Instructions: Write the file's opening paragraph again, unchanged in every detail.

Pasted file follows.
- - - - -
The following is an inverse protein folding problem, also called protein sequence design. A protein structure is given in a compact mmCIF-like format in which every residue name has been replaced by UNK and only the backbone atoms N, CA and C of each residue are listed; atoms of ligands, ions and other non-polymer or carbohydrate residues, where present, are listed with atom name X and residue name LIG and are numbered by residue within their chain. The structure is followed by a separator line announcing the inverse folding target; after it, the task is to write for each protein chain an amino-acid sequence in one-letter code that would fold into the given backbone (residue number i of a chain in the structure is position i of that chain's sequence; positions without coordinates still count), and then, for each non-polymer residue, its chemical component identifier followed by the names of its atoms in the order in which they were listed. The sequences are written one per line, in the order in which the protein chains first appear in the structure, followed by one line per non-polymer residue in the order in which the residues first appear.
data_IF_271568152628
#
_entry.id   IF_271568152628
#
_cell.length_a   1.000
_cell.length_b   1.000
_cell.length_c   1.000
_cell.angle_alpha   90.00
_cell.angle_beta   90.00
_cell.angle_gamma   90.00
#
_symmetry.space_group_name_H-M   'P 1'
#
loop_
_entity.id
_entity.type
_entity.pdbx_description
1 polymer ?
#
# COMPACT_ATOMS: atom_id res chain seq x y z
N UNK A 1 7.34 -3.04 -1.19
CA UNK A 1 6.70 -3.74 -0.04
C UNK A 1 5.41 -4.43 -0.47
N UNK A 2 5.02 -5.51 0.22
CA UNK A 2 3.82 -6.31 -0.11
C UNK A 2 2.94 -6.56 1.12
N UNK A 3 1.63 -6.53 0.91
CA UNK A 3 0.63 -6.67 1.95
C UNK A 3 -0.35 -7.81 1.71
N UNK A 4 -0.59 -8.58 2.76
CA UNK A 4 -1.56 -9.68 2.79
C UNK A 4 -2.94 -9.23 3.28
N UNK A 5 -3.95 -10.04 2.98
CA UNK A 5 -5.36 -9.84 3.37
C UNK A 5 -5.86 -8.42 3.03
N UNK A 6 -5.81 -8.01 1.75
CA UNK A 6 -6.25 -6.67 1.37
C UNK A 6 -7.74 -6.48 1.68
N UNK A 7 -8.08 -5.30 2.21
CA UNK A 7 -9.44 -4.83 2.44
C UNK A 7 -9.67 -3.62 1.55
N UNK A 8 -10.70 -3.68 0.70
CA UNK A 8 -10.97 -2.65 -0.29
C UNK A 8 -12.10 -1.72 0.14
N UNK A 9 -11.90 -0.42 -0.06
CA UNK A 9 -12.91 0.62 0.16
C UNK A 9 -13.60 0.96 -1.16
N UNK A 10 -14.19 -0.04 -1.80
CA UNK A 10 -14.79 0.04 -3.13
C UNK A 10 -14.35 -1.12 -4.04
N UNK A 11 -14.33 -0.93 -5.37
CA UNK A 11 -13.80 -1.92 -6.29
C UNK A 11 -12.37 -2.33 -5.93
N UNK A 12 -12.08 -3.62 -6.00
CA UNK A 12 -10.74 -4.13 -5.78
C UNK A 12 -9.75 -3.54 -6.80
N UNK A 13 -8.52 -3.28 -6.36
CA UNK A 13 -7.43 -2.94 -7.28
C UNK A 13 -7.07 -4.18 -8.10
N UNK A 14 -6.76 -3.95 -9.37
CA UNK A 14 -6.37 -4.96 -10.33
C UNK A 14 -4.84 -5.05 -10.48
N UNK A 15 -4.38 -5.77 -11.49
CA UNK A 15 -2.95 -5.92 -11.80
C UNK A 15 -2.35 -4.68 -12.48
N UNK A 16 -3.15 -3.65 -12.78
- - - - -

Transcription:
The following is an inverse protein folding problem, also called protein sequence design. A protein structure is given in a compact mmCIF-like format in which every residue name has been replaced by UNK and only the backbone atoms N, CA and C of each residue are listed; atoms of ligands, ions and other non-polymer or carbohydrate residues, where present, are listed with atom name X and residue name LIG and are numbered by residue within their chain. The structure is followed by a separator line announcing the inverse folding target; after it, the task is to write for each protein chain an amino-acid sequence in one-letter code that would fold into the given backbone (residue number i of a chain in the structure is position i of that chain's sequence; positions without coordinates still count), and then, for each non-polymer residue, its chemical component identifier followed by the names of its atoms in the order in which they were listed. The sequences are written one per line, in the order in which the protein chains first appear in the structure, followed by one line per non-polymer residue in the order in which the residues first appear.